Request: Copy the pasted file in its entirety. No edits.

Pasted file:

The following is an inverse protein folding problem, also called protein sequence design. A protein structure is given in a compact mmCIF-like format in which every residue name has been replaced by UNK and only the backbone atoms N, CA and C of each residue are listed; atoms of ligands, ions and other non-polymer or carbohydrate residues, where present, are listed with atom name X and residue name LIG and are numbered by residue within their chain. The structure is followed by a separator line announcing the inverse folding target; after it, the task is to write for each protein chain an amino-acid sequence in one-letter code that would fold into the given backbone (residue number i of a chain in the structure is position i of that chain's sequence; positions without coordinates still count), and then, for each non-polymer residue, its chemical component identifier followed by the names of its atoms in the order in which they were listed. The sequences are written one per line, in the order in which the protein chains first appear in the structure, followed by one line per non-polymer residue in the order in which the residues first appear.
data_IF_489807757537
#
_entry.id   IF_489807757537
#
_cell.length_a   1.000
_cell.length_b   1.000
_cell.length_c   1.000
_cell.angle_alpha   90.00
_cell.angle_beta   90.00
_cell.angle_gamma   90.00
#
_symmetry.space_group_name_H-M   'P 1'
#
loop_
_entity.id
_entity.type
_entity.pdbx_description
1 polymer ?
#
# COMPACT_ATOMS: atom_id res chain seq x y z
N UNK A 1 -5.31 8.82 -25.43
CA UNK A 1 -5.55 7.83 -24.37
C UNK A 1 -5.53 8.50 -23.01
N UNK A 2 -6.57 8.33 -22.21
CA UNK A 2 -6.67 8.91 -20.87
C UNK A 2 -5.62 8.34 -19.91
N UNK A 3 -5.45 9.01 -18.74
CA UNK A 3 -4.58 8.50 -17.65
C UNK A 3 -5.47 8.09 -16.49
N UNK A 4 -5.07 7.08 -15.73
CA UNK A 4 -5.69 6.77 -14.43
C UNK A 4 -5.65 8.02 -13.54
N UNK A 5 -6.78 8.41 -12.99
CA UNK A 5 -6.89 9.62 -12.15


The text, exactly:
The following is an inverse protein folding problem, also called protein sequence design. A protein structure is given in a compact mmCIF-like format in which every residue name has been replaced by UNK and only the backbone atoms N, CA and C of each residue are listed; atoms of ligands, ions and other non-polymer or carbohydrate residues, where present, are listed with atom name X and residue name LIG and are numbered by residue within their chain. The structure is followed by a separator line announcing the inverse folding target; after it, the task is to write for each protein chain an amino-acid sequence in one-letter code that would fold into the given backbone (residue number i of a chain in the structure is position i of that chain's sequence; positions without coordinates still count), and then, for each non-polymer residue, its chemical component identifier followed by the names of its atoms in the order in which they were listed. The sequences are written one per line, in the order in which the protein chains first appear in the structure, followed by one line per non-polymer residue in the order in which the residues first appear.
data_IF_489807757537
#
_entry.id   IF_489807757537
#
_cell.length_a   1.000
_cell.length_b   1.000
_cell.length_c   1.000
_cell.angle_alpha   90.00
_cell.angle_beta   90.00
_cell.angle_gamma   90.00
#
_symmetry.space_group_name_H-M   'P 1'
#
loop_
_entity.id
_entity.type
_entity.pdbx_description
1 polymer ?
#
# COMPACT_ATOMS: atom_id res chain seq x y z
N UNK A 1 -5.31 8.82 -25.43
CA UNK A 1 -5.55 7.83 -24.37
C UNK A 1 -5.53 8.50 -23.01
N UNK A 2 -6.57 8.33 -22.21
CA UNK A 2 -6.67 8.91 -20.87
C UNK A 2 -5.62 8.34 -19.91
N UNK A 3 -5.45 9.01 -18.74
CA UNK A 3 -4.58 8.50 -17.65
C UNK A 3 -5.47 8.09 -16.49
N UNK A 4 -5.07 7.08 -15.73
CA UNK A 4 -5.69 6.77 -14.43
C UNK A 4 -5.65 8.02 -13.54
N UNK A 5 -6.78 8.41 -12.99
CA UNK A 5 -6.89 9.62 -12.15